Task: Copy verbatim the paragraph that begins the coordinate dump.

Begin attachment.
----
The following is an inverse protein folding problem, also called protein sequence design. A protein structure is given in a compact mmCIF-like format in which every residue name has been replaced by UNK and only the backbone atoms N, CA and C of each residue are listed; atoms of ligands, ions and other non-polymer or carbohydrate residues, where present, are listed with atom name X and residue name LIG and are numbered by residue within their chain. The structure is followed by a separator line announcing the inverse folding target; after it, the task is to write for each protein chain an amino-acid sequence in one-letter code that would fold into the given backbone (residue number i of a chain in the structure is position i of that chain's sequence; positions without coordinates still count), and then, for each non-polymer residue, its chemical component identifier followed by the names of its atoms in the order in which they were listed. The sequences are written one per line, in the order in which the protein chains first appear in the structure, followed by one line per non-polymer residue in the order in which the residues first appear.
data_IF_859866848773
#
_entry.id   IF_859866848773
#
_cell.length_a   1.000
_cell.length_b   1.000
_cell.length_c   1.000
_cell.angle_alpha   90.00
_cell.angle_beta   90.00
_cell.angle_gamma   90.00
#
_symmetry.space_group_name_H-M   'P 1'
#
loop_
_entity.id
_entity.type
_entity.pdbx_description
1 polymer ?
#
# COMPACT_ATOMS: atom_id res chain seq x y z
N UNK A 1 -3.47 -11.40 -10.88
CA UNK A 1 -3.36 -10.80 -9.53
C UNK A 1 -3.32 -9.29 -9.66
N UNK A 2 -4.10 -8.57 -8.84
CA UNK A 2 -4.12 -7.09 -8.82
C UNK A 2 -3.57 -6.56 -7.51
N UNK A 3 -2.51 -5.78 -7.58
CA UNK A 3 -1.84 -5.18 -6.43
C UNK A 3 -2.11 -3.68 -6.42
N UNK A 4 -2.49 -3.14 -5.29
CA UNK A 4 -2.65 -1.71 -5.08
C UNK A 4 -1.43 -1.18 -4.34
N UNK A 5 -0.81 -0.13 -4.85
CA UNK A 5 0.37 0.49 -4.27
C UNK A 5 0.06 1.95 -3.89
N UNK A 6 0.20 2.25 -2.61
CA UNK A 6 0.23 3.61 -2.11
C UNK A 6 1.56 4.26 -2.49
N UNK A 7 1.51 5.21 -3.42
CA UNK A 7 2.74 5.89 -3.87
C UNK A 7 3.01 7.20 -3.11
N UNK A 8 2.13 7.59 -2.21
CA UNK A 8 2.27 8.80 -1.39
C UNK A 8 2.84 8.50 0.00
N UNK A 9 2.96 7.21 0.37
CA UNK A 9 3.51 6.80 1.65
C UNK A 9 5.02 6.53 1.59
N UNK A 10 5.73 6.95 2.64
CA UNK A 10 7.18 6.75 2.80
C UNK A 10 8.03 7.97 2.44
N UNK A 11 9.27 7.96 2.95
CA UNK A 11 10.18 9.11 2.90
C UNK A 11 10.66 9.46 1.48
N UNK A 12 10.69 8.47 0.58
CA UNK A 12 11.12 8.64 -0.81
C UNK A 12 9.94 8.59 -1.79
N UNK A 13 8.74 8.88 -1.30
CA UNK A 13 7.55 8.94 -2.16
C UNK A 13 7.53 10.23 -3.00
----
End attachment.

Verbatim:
The following is an inverse protein folding problem, also called protein sequence design. A protein structure is given in a compact mmCIF-like format in which every residue name has been replaced by UNK and only the backbone atoms N, CA and C of each residue are listed; atoms of ligands, ions and other non-polymer or carbohydrate residues, where present, are listed with atom name X and residue name LIG and are numbered by residue within their chain. The structure is followed by a separator line announcing the inverse folding target; after it, the task is to write for each protein chain an amino-acid sequence in one-letter code that would fold into the given backbone (residue number i of a chain in the structure is position i of that chain's sequence; positions without coordinates still count), and then, for each non-polymer residue, its chemical component identifier followed by the names of its atoms in the order in which they were listed. The sequences are written one per line, in the order in which the protein chains first appear in the structure, followed by one line per non-polymer residue in the order in which the residues first appear.